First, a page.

Your brake rotors and calipers are attached to the same spindle as your wheels. Therefore, vibrations from warped brake rotors can move through the brake calipers to your wheels and steering wheel.
3. Noises from Your Brakes
There are certain cases where you’ll hear noises coming from your brake rotors upon braking.
These noises happen because your brake rotors touch your brake pads at irregular intervals due to an uneven rotor surface. You might hear a low-pitched groaning or a rhythmic thumping sound.
4. Vehicle Pulls to One Side
Rotor lateral runout is how much the brake rotor varies from side to side when viewed from the front edge. It’s also called axial or lateral runout.
The runout creates a wobble during tire rotation. Uneven rotor wear caused by excessive runout can produce vibrations when braking. In extreme cases, your vehicle may pull to the right or left side while stopping, which can be extremely dangerous in heavy traffic.
It’s easy to identify a problem with your braking system once you know what to look for.
Let’s head over to some burning questions about warped brake rotors.
4 Warped Rotor FAQs
Here are four frequently asked questions about a warped rotor, and their answers:
1. Can I Drive With a Warped Rotor?
It’s not advisable.
Any condition that affects your brakes can be dangerous. Warped rotors can degrade the braking efficiency of your car, causing longer stopping distances which could end in an unfortunate mishap.
Pulsating during deceleration shouldn’t be taken lightly, as it increases wear on your steering and suspension systems. And a worn rotor can accumulate more wear over time, increasing the repair cost.
Additionally, your brakes can become jittery and less effective. What happens is that excessive lateral runout of the rotor face causes them to become irregular. Even 0.002″ of lateral runout (that’s smaller than you can see), you’ll still be able to feel it through the brake pedal.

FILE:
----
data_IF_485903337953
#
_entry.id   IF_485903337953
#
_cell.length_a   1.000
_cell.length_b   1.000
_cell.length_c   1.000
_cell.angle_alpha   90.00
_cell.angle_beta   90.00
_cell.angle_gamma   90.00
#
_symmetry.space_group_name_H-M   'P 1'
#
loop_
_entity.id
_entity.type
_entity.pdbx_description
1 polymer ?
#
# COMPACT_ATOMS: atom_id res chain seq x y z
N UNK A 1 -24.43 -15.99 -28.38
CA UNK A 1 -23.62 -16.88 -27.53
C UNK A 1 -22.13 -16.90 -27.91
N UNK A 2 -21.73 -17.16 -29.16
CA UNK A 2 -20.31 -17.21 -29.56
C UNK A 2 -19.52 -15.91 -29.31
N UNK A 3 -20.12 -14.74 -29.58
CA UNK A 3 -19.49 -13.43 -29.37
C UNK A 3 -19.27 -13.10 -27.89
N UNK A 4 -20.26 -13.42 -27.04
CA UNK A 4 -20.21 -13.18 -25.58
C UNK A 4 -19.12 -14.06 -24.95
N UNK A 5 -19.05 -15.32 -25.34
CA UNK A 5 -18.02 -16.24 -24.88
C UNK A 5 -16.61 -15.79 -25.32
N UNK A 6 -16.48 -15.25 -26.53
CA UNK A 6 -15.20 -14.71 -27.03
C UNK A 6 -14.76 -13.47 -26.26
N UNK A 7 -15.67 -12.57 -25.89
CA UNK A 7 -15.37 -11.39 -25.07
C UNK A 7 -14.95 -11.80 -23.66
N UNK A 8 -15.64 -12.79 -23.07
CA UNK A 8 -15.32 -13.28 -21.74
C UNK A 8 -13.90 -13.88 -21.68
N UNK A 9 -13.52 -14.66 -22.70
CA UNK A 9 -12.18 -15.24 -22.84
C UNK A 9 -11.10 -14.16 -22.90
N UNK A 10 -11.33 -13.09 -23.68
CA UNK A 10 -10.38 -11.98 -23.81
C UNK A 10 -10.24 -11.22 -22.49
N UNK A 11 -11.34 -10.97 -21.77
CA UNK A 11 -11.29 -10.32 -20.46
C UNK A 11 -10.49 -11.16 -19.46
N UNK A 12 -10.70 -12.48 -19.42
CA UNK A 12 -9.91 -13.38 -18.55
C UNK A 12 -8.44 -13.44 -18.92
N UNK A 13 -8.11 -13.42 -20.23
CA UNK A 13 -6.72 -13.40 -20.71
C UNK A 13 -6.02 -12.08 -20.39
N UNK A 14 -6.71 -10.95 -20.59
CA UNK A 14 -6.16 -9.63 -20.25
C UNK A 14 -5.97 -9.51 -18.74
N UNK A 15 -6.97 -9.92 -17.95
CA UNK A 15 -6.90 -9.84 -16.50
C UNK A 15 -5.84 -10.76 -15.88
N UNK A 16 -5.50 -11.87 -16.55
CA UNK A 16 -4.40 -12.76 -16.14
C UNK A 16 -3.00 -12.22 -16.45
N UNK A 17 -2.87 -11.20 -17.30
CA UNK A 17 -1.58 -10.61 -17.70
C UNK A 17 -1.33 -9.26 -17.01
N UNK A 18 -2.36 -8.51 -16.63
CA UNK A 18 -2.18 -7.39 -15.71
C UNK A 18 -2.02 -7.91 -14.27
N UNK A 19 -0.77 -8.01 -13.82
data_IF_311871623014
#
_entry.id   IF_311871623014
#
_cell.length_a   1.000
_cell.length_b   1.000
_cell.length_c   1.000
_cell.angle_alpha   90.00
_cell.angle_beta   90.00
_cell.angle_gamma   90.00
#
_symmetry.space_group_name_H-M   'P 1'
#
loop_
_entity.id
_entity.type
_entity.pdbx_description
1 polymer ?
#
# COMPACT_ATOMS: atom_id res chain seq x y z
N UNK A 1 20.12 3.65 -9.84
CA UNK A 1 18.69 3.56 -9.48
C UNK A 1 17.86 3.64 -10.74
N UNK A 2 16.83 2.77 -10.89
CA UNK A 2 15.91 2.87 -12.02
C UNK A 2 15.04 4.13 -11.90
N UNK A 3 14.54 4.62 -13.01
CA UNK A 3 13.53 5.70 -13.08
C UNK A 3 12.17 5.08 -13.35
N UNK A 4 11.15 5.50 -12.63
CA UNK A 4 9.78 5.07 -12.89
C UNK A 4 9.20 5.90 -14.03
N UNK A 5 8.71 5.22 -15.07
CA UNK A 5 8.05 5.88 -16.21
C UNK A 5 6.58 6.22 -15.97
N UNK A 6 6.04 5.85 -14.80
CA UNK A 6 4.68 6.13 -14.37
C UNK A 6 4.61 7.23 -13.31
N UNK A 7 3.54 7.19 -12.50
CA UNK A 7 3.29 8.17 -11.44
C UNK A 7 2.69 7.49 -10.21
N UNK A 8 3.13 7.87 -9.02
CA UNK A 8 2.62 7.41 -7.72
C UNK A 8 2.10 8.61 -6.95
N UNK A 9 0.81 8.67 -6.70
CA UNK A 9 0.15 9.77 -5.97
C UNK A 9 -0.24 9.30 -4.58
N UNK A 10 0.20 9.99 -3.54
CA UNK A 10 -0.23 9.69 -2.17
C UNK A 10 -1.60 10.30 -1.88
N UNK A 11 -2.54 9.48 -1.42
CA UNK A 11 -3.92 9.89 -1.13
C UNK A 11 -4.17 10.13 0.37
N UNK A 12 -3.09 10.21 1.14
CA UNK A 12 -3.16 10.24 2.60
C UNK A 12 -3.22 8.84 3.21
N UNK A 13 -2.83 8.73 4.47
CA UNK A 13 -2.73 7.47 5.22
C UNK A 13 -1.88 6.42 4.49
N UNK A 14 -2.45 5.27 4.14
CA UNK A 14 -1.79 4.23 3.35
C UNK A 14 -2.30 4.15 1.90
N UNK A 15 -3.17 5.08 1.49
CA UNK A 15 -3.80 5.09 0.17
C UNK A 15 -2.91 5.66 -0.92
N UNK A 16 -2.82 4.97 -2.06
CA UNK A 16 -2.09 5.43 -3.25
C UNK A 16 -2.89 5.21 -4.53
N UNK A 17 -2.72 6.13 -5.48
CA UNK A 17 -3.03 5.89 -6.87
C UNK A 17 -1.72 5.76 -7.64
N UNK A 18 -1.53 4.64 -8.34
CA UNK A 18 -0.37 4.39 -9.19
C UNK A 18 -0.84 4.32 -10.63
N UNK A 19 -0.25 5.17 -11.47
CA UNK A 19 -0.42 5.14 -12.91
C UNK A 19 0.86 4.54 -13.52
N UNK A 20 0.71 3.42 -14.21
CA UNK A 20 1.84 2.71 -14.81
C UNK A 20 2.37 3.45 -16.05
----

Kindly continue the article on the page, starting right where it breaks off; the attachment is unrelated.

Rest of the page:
So, if you notice anything funky while braking, contact your auto repair shop or mechanic ASAP.
2. How Much Does it Cost to Replace a Warped Rotor?
Replacing a brake disc may cost you between $200 to $400 for parts alone, and additional labor could cost an additional $150. A brake rotor replacement job for a new rotor can cost around $400 to $500.
Note: Choosing Original Equipment Manufacturer parts (OEM pads or rotors) for a replacement has many advantages, as they’re made to fit your vehicle and are quiet on application. In fact, using OEM pads will ensure your replacement rotor isn’t damaged that much during its lifecycle.
3. What is a Brake Pad Deposit?
Brake pad deposit is the substance your brake pads emit under high temperatures. It then transfers onto the rotor surface. Pad deposit can cause vibration, pedal pulsation, and hot spots on the rotor’s surface, resulting in thermal cracks or premature brake failure.
Although pad deposit does not come from a bad rotor, it can cause your rotor to fail.
4. Can a Warped Rotor be Fixed?
Depending on the rotor condition, you could opt for a rotor replacement or ask your mechanic about resurfacing rotors.
Thick warped rotors can be turned in a machining process that uses a lathe to smooth the bad rotor. Unfortunately, since your rotor is a stressed metal, a worn rotor can eventually return to its old, warped form, and you’ll need a replacement rotor.
It’s important to note that a warped rotor is just a rotor with an uneven surface — the rotor itself has not become all bendy. However, this irregularity can cause brake failure and shouldn’t be taken lightly.
So, if you’re experiencing issues with your brakes or need other fixes (like a battery change or transmission repair), contact the best mobile mechanics, AutoNation Mobile Service!
AutoNation Mobile Service technicians are available seven days a week, and you can easily book via our online booking system. All auto repair services come with upfront pricing and a 12-month | 12,000-mile warranty.